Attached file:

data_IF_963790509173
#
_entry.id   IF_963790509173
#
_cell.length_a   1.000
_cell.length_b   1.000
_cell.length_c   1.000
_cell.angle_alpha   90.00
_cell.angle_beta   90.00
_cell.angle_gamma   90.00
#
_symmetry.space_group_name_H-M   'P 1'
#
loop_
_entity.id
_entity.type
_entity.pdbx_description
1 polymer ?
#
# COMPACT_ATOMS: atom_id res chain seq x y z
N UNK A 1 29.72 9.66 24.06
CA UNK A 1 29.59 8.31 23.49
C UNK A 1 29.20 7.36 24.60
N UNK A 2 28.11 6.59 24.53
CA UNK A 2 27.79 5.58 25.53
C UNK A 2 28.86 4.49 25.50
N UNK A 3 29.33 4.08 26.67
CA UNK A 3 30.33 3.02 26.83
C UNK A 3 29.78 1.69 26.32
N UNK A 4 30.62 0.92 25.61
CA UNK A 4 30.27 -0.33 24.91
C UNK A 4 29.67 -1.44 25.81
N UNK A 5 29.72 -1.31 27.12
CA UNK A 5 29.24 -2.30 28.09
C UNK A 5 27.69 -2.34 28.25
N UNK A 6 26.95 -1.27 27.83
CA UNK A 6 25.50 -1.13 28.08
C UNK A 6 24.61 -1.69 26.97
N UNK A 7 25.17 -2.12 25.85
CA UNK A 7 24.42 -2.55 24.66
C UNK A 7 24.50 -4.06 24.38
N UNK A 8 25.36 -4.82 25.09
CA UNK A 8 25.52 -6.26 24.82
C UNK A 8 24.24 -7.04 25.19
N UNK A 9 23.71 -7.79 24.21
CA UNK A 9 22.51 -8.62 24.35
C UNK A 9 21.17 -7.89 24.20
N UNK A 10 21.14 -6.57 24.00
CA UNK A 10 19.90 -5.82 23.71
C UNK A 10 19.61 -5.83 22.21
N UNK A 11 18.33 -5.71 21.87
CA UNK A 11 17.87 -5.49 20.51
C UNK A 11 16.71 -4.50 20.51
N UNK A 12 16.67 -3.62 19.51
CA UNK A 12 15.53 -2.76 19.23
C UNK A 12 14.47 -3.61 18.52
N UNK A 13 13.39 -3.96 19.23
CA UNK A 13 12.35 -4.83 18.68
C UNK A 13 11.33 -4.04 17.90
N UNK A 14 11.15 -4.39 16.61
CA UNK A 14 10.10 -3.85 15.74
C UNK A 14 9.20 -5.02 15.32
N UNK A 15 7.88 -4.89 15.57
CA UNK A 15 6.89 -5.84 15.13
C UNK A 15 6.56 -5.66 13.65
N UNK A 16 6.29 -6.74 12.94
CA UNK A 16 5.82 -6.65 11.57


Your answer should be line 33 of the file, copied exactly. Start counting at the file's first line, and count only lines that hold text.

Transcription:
N UNK A 5 29.72 -1.31 27.12